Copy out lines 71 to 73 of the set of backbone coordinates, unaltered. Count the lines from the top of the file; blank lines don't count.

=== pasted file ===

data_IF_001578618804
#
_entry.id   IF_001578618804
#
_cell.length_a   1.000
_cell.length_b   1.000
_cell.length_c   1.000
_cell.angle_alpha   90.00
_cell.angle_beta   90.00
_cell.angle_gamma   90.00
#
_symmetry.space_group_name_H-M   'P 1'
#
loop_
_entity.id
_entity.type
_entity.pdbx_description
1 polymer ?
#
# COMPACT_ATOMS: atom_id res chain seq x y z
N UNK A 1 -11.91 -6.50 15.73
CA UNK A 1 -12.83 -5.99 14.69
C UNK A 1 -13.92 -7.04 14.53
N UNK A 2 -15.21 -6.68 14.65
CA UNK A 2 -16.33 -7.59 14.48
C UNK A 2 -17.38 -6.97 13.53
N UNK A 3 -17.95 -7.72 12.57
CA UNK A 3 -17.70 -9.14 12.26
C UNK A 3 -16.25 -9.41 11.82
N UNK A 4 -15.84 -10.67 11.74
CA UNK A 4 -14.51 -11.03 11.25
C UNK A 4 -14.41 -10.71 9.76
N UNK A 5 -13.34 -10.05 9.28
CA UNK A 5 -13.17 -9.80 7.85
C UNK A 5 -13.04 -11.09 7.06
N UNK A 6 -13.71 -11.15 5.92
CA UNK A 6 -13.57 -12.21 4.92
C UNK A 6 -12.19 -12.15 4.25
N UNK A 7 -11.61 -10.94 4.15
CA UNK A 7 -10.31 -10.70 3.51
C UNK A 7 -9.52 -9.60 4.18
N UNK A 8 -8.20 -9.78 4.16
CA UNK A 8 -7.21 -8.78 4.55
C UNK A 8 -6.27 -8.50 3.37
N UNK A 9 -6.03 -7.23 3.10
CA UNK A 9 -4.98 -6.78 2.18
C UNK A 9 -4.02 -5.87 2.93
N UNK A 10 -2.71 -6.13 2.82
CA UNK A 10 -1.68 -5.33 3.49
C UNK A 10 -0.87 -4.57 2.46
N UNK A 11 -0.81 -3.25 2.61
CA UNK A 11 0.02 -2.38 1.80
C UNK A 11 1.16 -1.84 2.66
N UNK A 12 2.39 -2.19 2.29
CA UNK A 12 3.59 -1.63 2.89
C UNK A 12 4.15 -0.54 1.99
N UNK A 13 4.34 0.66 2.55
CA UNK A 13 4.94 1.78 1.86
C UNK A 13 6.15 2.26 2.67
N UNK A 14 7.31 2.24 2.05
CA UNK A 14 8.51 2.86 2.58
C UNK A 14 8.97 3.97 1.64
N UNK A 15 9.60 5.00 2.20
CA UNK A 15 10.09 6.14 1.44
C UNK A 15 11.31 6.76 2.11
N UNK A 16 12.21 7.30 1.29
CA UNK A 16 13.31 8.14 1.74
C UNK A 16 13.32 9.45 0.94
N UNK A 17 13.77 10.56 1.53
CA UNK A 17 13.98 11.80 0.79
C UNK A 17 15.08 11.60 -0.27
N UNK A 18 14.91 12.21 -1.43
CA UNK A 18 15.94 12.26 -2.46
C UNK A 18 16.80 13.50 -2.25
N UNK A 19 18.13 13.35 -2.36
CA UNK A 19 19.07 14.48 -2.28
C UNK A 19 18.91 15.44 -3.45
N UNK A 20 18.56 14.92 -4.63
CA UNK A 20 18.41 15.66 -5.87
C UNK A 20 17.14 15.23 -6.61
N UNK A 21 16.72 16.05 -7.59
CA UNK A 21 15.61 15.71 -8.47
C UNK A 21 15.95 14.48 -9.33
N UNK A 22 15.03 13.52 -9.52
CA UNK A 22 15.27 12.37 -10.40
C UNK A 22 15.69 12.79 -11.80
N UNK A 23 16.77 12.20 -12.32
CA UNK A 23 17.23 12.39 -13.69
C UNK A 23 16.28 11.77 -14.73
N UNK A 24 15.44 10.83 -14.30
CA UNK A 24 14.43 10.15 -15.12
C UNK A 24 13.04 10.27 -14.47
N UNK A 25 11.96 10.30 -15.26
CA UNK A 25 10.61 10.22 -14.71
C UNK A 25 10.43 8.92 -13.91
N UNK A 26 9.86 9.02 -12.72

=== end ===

C UNK A 17 15.08 11.60 -0.27
N UNK A 18 14.91 12.21 -1.43
CA UNK A 18 15.94 12.26 -2.46